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I'm failing to successfully install Arch Linux on a HP ProLiant Gen8 server.

The support matrix for that server doesn't list Arch Linux as a supported OS.

Does that mean that if I ask a question on ServerFault about it, I'll get a response like "This isn't a supported OS so we can't help and you shouldn't be trying it"?

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    The fact that the OS is unsupported does not automatically make your question off topic IMHO. Although we are not HP support and are therefor not a priori limited in which OS we have experience with, there are many good reasons to stick with enterprise operating systems and especially if you have hardware/driver issues we might still end up making a similar recommendation: that is to run your unsupported OS in a hypervisor that is supported. – HBruijn Apr 16 '17 at 14:35
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    @HBruijn Do you mean, for example, to run VMWare on the server (which is supported) and run Arch Linux under VMWare? – Andrew Martin Apr 16 '17 at 14:39
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    Yes, or another supported Linux distribution and KVM if you don't want to buy a commercial license – HBruijn Apr 16 '17 at 15:40
  • @HBruijn Your first comment is worth to be upgraded to an answer IMO :) – yagmoth555 Apr 16 '17 at 16:25
  • Does that mean that if I ask a question on ServerFault about it, I'll get a response like "This isn't a supported OS so we can't help and you shouldn't be trying it"? - From some of us, yes. My initial response to questions like this is This isn't supported, therefore you shouldn't be trying it except for your own "homebrew" use, which makes it off-topic here. That of course is my own personal opinion on these kinds of questions. People are free to do what they want, but I tend to frown on doing this kind of thing in a production environment. – joeqwerty Apr 16 '17 at 23:04
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As HBruijn says, it's likely that you'll end up with the answer "don't do that" - or that five non moderators will consider that this question falls afoul of the "unsupported" close reason. Also, the experts here at ServerFault are experts in working with supported software/hardware, rather than trying to do something that is clearly not supported.

So my suggestion is to post it in a place where people are more expert in making Linux run on pretty much anything - i.e. Unix/Linux. There are people there who are far better at Unix than I am.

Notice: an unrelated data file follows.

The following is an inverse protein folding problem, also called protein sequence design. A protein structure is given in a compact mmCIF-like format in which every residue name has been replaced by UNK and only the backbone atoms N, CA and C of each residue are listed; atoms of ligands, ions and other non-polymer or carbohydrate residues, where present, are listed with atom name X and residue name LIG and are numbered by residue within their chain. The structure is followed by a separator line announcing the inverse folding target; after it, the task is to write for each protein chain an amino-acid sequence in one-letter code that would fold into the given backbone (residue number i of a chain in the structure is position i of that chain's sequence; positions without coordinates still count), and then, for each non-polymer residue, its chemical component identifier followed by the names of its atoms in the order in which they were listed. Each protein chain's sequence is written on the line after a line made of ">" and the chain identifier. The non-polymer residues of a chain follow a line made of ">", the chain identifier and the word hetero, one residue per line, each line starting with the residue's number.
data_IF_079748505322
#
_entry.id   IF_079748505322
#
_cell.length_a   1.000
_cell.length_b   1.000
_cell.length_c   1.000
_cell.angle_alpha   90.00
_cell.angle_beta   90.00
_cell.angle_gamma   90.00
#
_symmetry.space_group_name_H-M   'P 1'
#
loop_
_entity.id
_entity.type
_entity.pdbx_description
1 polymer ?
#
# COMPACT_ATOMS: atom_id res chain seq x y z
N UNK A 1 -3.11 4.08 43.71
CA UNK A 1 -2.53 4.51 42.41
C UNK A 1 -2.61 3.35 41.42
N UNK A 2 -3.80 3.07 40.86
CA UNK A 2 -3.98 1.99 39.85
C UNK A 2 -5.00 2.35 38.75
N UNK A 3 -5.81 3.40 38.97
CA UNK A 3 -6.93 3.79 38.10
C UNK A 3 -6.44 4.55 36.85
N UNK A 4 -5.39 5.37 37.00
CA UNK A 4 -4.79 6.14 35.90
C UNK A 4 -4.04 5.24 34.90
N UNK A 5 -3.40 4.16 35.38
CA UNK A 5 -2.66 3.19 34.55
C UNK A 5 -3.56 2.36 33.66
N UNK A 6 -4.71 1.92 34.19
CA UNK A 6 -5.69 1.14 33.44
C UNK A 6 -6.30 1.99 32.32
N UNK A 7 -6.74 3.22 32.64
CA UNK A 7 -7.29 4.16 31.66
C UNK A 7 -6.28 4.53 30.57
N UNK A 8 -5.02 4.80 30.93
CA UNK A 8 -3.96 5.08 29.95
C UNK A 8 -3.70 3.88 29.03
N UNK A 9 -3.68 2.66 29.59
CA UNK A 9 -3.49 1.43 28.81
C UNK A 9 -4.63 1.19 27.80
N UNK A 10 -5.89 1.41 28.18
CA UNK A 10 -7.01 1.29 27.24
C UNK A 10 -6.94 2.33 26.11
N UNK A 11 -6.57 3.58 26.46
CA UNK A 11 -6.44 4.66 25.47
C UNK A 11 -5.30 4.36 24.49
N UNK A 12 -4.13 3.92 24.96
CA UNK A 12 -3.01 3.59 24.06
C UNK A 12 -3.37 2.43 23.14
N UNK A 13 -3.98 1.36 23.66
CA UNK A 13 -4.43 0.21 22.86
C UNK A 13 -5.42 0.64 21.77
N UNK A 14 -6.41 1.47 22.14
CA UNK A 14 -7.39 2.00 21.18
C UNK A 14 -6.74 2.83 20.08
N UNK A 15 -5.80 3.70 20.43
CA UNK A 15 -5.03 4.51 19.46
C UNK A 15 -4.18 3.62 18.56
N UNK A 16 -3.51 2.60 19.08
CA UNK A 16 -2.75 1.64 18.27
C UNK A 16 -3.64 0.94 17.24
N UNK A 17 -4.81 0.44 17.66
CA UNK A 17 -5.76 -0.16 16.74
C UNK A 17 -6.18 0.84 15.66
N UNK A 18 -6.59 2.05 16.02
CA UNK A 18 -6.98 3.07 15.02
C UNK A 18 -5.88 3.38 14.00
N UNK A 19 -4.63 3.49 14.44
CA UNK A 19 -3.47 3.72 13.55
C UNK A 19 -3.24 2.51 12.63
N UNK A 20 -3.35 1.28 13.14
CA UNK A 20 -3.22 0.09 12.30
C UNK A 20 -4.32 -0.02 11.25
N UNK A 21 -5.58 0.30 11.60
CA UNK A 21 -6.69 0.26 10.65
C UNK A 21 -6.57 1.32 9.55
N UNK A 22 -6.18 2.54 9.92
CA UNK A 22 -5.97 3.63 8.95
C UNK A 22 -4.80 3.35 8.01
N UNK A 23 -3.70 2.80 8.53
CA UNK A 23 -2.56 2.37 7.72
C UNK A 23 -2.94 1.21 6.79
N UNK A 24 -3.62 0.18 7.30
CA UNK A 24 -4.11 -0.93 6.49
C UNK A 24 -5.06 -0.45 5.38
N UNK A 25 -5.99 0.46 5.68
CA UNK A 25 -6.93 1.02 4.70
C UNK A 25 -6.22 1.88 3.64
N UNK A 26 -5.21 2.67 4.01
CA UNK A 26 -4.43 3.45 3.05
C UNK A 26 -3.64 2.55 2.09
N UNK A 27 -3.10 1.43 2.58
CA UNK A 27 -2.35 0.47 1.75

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I'll give my opinion as a Linux and HP specialist...

There are reasons HP have support matrices and limit what operating systems run on their hardware:

  • Support: Hardware manufacturer support is important in a business environment. Even if you don't think it's necessary, coworkers, successors and the company MAY care.
  • Predictability: Known platforms to test against.
  • Value-added software: Monitoring, alerts, drivers, firmware updates. You lose a lot of these when you don't use a supported OS, so many of the benefits of HP equipment will go unused.

When you operate outside of those constraints, the available pool of people to assist you is far smaller than with a mainstream OS, the types of problems you'll encounter are worse than what you'll encounter with a supported OS, and yes, you'll get responses that will suggest you use something like RHEL or CentOS.

You'll have a diminished experience with HP hardware if you don't use an OS intended for use with the platform. That's fine if you understand that risk. But in cases like this, where you want to use a non-enterprise Linux OS, I recommend that you use hardware that's not as strict (e.g. Supermicro).

Considering your question is about a basic function; booting the OS, I suspect that you won't find much Arch+HP-specific support here.

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From my professional experience over more than 10 years I formed this: "It is either supported OR it works, but never both".

Sometimes you are forced to do unsupported things. Like install SLES9 on unsupported new hardware, since you application can't be upgraded.

But I would think Arch Linux is not the way to go here (not a professional/enterprise OS). Linux&Unix might be the better place to ask for that combination - as stated already.

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